In my last post I reviewed the charge made by some that Catholics “leave out” the commandment that forbids creating images, and why that claim is false. In this post, I will review why we do make sacred images and venerate them, and how we understand that does not violate God’s command to not make or bow down to an idol.
The specific text of the commandment in question comes from Exodus 20:4-5 “You shall not make for yourself a graven image, or any likeness of anything that is in heaven above, or that is in the earth beneath, or that is in the water under the earth; you shall not bow down to them or serve them.”
The word “graven” simply means an image that is carved or sculpted. Not all translations use the word graven; some simply state you are not to make an image. Whether or not the image is carved and three dimensional or something like a painting and two dimensional does not really seem to be the question. The “or any likeness of anything” would cover either.
The commandment is basically in two parts – first you are not to make images that are the likeness of anything – whether it be something in heaven, on earth, or from the waters under the earth. The second part is you are not to bow down and serve them.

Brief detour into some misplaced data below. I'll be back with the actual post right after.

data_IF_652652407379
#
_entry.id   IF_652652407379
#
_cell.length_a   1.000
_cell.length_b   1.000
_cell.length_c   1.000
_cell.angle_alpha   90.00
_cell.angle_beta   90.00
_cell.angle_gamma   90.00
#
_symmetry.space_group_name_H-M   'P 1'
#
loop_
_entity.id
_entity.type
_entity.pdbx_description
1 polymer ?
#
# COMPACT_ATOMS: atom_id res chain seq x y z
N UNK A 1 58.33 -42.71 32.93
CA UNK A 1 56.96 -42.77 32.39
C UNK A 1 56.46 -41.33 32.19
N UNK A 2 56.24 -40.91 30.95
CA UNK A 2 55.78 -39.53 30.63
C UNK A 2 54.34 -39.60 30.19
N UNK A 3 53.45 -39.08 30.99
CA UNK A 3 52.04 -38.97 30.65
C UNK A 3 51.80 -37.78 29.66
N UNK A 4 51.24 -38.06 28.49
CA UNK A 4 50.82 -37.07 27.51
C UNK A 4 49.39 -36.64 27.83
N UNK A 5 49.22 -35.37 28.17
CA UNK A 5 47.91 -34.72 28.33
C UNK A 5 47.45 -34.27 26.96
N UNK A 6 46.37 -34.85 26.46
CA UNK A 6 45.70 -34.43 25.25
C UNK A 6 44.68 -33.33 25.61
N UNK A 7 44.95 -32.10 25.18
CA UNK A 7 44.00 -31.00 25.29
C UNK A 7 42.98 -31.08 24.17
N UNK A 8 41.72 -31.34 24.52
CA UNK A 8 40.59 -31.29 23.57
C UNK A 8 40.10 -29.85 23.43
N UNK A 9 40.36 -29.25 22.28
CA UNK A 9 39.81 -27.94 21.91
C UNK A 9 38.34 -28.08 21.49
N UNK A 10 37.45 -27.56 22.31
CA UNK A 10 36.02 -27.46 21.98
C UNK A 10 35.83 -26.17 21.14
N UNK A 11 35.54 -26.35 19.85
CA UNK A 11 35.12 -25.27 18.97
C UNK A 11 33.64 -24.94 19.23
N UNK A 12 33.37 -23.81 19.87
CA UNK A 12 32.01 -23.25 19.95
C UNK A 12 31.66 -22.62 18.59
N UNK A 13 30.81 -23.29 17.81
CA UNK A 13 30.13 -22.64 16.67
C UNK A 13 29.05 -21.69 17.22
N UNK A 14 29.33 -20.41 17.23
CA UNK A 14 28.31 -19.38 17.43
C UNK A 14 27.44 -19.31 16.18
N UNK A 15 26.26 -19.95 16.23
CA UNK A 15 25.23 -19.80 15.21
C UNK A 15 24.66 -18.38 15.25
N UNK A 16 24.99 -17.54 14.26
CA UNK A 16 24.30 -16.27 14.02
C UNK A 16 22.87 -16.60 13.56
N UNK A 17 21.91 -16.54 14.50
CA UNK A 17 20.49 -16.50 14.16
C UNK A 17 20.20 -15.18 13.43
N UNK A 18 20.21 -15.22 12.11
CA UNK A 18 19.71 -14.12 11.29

When placed into the culture of the time, we can see quite clearly why this command immediately follows verse 3 – “You shall have no other gods before me.” In the pagan cultures surrounding Israel, it was common practice to construct a carved image and believe it was truly a god, and to offer worship and sacrifice to the image. St. Paul notes this in Acts 17:24-25,29 and contrasts these actions with faith in the one true God – “The God who made the world and everything in it, being Lord of heaven and earth, does not live in shrines made by man, nor is he served by human hands, as though he needed anything, since he himself gives to all men life and breath and everything….Being then God’s offspring, we ought not to think that the Deity is like gold, or silver, or stone, a representation by the art and imagination of man.” We see the Israelites revert to the pagan ways of the Egyptians when in the desert they chose to construct a golden calf to worship (Exodus 32). The message God is clearly trying to send is this practice is not acceptable – that He alone is God and He alone is to be worshipped. This is why Catholics view the text to not create images or worship them as implicitly being part of the first commandment.